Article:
The pericope under consideration reads,
"καγω δε σοι λεγω οτι συ ει πετρος και επι ταυτη τη πετρα οικοδομησω μου την εκκλησιαν και πυλαι αδου ου κατισχυσουσιν αυτης." 1.
Which is translated,
"And I also say to you that you are Peter, and upon this rock I will build of me the church and the gates of Hades will not overcome it." 2.
Or also translated among the popular translations,
"And I tell you, you are Peter, and on this rock I will build my church, and the gates of hell shall not prevail against it" 3.
The purpose of this brief article is to help put to rest the persitent argument that is still being put forward by less informed Protestant evangelicals concerning the words that are recorded by St. Matthew in Chapter 16 verse 18. Starting with the Protestant Reformation it was claimed that the words of Jesus concerning St. Peter as being the "rock" was not to be understood as the person of St. Peter but rather, strictly Peter's Messianic confession, and thus, whomever repeats this divinely given profession of faith - on such people it can be said, are the "rock" on whom the church is built 4.
However, such straining of the text is not allowed by the Greek grammar and the natural reading of the passage in context makes clear, namely that Jesus is giving a word play on St. Peter's name πετρος with the appellation that is given to him by Jesus, πετρα. St. Matthew goes to great lengths to bring out this juxtapositioning of the Aramaic original out in the Greek. That St. Matthew is manifestly claiming that the rock is the person of St. Peter is the overwhelming consensus of New Testament scholarship today 5. Virtually all the non-evangelical critical commentaries and monographs agree. Of the better in depth Protestant commentaries the majority agree, that the person of St. Peter is clearly "the rock" in the Matthean pericope. Let me cite a few examples;
· (Protestant) W. Hendriksen, (Matthew. 645-49).
· (Protestant) R.T France in the Tyndale Commentary Series, (Matthew. 254).
· (Protestant) D.A Carson in the Expositor Bible Commentary Series, (Matthew. 368).
· (Protestant) Craig Blomberg in the New American Commentary Series, (Matthew. 251-53).
· (Protestant) Leon Morris, (Matthew. 422-24).
· (Protestant) D.A Hagner in the acclaimed Word Biblical Commentary Series, (Matthew V2. 469-71).
· (Protestant) C.S Keener in his mammoth commentary on Matthew, (Matthew. 426-27).
· (Protestant) D.L Turner in the recent and massive entry in the acclaimed Baker Exegetical Commentary Series, (Matthew. 406-07).
The issue for scholarship is no longer who the words "this rock" refers to but in what sense do they refer to St. Peter? 6.
1. (Matt 16:18).
2. My own ultra literal translation for the purpose of cutting away any theological bending of the text in translation.
3. As seen in the ESV, a very good modern Evangelical translation. The RSVCE (Revised Standard Version Catholic Edition) is practically the same rendering as found in the ESV, with the differences in that "church" is capitalized "Church" to give εκκλησιαν an institutional rendering. Also αδου is correctly translated the more literal "Hades" rather than "hell". The first difference in the translation of the RSVCE is unfortunate since it can be seen as imposing a theological distinctive (C)hurch into the Greek. The second rendering of "Hades" is the better rendering since it adheres to the literal sense leaving the theological understandings of the text transparent. This is a classical instance of the irregularity of the RSVCE translation. Catholics desperately need an up to date translation of the New Testament that is essentially literal but that side steps theological impositions into the renderings.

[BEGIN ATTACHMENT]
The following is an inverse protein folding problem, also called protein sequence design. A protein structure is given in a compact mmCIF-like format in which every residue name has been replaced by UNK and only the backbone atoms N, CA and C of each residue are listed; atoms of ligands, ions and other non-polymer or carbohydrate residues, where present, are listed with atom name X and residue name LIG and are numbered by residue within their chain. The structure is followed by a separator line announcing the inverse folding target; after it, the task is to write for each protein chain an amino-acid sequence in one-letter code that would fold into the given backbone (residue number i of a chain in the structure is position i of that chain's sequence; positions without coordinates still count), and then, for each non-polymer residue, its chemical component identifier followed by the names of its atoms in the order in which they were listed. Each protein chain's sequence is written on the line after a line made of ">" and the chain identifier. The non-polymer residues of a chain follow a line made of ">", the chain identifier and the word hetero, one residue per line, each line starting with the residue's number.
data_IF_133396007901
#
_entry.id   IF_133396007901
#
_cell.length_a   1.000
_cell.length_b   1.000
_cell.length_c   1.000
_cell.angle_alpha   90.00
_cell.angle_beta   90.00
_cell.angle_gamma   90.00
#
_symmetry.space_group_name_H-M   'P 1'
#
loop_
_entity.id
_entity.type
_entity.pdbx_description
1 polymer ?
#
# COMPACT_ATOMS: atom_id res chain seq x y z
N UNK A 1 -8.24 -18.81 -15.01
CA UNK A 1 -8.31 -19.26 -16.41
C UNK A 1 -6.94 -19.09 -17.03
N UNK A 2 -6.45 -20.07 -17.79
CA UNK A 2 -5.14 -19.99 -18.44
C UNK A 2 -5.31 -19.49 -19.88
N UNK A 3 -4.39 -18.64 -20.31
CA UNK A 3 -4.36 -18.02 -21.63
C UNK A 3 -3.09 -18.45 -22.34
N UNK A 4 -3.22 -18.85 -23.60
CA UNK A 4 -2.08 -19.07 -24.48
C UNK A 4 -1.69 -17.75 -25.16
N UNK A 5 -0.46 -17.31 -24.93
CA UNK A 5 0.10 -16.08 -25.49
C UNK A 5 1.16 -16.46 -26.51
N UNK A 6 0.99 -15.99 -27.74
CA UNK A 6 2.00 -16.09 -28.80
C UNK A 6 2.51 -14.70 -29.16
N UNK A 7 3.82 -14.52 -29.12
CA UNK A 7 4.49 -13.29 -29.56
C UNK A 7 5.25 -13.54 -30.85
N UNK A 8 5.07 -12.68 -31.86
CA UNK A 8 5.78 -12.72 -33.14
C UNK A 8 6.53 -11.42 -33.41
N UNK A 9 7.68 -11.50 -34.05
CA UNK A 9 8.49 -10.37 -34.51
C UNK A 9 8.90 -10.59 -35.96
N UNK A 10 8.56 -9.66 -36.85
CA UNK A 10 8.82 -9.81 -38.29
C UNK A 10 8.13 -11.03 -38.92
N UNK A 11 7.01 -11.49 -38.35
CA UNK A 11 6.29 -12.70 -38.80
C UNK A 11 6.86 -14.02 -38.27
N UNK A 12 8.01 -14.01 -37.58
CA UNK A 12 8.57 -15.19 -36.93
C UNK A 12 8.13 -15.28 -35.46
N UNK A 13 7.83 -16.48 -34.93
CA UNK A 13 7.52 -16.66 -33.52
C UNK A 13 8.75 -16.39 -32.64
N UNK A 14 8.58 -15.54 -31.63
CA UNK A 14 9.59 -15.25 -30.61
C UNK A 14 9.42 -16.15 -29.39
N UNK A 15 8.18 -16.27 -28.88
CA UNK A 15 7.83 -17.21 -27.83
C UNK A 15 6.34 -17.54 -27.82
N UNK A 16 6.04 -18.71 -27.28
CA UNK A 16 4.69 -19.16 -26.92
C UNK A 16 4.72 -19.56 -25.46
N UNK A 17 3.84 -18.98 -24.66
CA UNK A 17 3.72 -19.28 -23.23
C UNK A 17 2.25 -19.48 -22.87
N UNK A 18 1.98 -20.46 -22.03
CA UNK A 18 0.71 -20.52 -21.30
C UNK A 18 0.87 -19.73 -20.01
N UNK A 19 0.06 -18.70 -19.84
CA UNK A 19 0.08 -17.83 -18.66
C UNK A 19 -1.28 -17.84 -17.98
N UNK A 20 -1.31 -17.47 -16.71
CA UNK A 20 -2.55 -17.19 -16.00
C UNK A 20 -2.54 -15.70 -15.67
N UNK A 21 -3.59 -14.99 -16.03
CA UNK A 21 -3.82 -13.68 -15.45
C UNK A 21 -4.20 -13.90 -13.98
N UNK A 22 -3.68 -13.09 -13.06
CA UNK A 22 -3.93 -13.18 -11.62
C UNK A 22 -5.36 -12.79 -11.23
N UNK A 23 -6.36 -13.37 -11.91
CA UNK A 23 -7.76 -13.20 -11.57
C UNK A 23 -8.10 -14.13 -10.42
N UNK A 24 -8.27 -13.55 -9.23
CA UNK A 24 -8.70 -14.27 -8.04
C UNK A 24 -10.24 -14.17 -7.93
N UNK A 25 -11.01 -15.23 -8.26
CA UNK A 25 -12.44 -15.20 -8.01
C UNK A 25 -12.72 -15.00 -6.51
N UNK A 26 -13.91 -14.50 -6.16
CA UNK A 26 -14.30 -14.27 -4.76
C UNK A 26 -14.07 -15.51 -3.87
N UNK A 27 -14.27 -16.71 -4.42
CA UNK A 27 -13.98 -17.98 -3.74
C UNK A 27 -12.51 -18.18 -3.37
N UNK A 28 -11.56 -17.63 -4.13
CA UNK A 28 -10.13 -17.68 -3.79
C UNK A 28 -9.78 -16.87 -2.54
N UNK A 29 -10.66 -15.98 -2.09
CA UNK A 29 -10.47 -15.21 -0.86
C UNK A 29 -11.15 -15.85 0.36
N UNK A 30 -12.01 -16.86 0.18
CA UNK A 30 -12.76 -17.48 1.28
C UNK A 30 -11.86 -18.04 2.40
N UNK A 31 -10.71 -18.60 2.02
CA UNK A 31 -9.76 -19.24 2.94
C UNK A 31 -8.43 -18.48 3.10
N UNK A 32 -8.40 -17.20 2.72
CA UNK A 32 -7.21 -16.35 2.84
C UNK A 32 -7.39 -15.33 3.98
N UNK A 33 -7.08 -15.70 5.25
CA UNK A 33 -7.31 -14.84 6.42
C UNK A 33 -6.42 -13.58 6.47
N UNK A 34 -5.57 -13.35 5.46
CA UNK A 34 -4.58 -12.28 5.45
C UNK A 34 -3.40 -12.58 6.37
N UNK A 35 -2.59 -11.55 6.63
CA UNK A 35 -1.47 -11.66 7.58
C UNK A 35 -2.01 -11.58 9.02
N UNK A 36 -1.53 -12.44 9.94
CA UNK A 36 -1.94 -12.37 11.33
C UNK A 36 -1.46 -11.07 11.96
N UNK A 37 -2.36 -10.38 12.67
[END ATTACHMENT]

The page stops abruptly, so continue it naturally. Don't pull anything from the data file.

4. See for example Calvin (Inst. 4, 6, 4) or the recent defense of this understanding by C. Caragounis, (Peter and the Rock). Other attempts at dodging the clear understanding of the text have been to argue that Jesus is here speaking of Himself soley as "the rock", (i.e, R.C.H Lenski (St. Matthew. 626). But such readings of the text are the minority reports that have been exposed as been controlled primarily by theological bias rather than clear exegesis.
5. Not to mention the unanimous interpretation of the patristic fathers, (Tertullian (Dem. C. her. 22), St. Cyprian (De unit. eccl. 4), et. al). Not to say that this was the only interpretation of the Matthean texts in the fathers but it was the majority position. Moreover, the fathers that held "the rock" as being the profession of St. Peter also held that it was the person of Peter as well. The views overlapped (in a minority of the fathers) and were not mutually exclusive.
6. Most if not all of the Protestant scholars I listed would argue that with the appellation given to St. Peter by Christ, is given with the intention for Peter to be understood in a representative fashion, "Jesus is not speaking of himself as the foundation of the church, since he describes himself as the builder. Neither is Peter's apostolic confession the foundation of the church - he, as the confessing apostle, is the foundation. And it is not Peter alone but as first among equals, since the context makes it clear that Peter is speaking for the apostles as a whole in Matt 16:16." D.L Turner (Matthew. BECNT. 407).
R.E. Aguirre, Anno Domini MMVIII.